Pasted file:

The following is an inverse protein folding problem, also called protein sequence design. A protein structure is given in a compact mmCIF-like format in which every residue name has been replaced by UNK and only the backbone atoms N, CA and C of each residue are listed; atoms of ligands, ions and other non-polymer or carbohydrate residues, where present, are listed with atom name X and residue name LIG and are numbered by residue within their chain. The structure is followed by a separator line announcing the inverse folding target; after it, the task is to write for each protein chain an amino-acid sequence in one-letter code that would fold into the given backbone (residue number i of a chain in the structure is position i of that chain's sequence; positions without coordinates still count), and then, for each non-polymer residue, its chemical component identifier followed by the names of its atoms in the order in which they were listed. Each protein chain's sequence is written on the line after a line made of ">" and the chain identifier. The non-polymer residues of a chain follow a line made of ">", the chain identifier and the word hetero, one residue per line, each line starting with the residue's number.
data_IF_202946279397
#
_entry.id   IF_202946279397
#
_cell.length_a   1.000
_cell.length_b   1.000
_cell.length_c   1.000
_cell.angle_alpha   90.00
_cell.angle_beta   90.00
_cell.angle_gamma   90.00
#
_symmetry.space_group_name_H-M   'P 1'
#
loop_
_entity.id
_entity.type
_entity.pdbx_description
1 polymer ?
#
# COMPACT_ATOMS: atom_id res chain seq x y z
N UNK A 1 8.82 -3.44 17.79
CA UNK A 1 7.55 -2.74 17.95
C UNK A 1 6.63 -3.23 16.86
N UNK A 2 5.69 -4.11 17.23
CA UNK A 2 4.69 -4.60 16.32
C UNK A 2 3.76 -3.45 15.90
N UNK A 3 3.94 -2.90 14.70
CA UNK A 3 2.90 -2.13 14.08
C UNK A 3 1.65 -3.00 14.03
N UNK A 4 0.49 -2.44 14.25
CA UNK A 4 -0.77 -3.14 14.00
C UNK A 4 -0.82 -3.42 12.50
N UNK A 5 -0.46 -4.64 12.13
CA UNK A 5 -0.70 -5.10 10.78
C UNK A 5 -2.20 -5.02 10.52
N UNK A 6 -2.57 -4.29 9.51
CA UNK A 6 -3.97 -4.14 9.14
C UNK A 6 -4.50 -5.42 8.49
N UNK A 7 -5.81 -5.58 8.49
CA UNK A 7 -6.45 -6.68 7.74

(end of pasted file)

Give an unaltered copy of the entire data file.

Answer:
The following is an inverse protein folding problem, also called protein sequence design. A protein structure is given in a compact mmCIF-like format in which every residue name has been replaced by UNK and only the backbone atoms N, CA and C of each residue are listed; atoms of ligands, ions and other non-polymer or carbohydrate residues, where present, are listed with atom name X and residue name LIG and are numbered by residue within their chain. The structure is followed by a separator line announcing the inverse folding target; after it, the task is to write for each protein chain an amino-acid sequence in one-letter code that would fold into the given backbone (residue number i of a chain in the structure is position i of that chain's sequence; positions without coordinates still count), and then, for each non-polymer residue, its chemical component identifier followed by the names of its atoms in the order in which they were listed. Each protein chain's sequence is written on the line after a line made of ">" and the chain identifier. The non-polymer residues of a chain follow a line made of ">", the chain identifier and the word hetero, one residue per line, each line starting with the residue's number.
data_IF_202946279397
#
_entry.id   IF_202946279397
#
_cell.length_a   1.000
_cell.length_b   1.000
_cell.length_c   1.000
_cell.angle_alpha   90.00
_cell.angle_beta   90.00
_cell.angle_gamma   90.00
#
_symmetry.space_group_name_H-M   'P 1'
#
loop_
_entity.id
_entity.type
_entity.pdbx_description
1 polymer ?
#
# COMPACT_ATOMS: atom_id res chain seq x y z
N UNK A 1 8.82 -3.44 17.79
CA UNK A 1 7.55 -2.74 17.95
C UNK A 1 6.63 -3.23 16.86
N UNK A 2 5.69 -4.11 17.23
CA UNK A 2 4.69 -4.60 16.32
C UNK A 2 3.76 -3.45 15.90
N UNK A 3 3.94 -2.90 14.70
CA UNK A 3 2.90 -2.13 14.08
C UNK A 3 1.65 -3.00 14.03
N UNK A 4 0.49 -2.44 14.25
CA UNK A 4 -0.77 -3.14 14.00
C UNK A 4 -0.82 -3.42 12.50
N UNK A 5 -0.46 -4.64 12.13
CA UNK A 5 -0.70 -5.10 10.78
C UNK A 5 -2.20 -5.02 10.52
N UNK A 6 -2.57 -4.29 9.51
CA UNK A 6 -3.97 -4.14 9.14
C UNK A 6 -4.50 -5.42 8.49
N UNK A 7 -5.81 -5.58 8.49
CA UNK A 7 -6.45 -6.68 7.74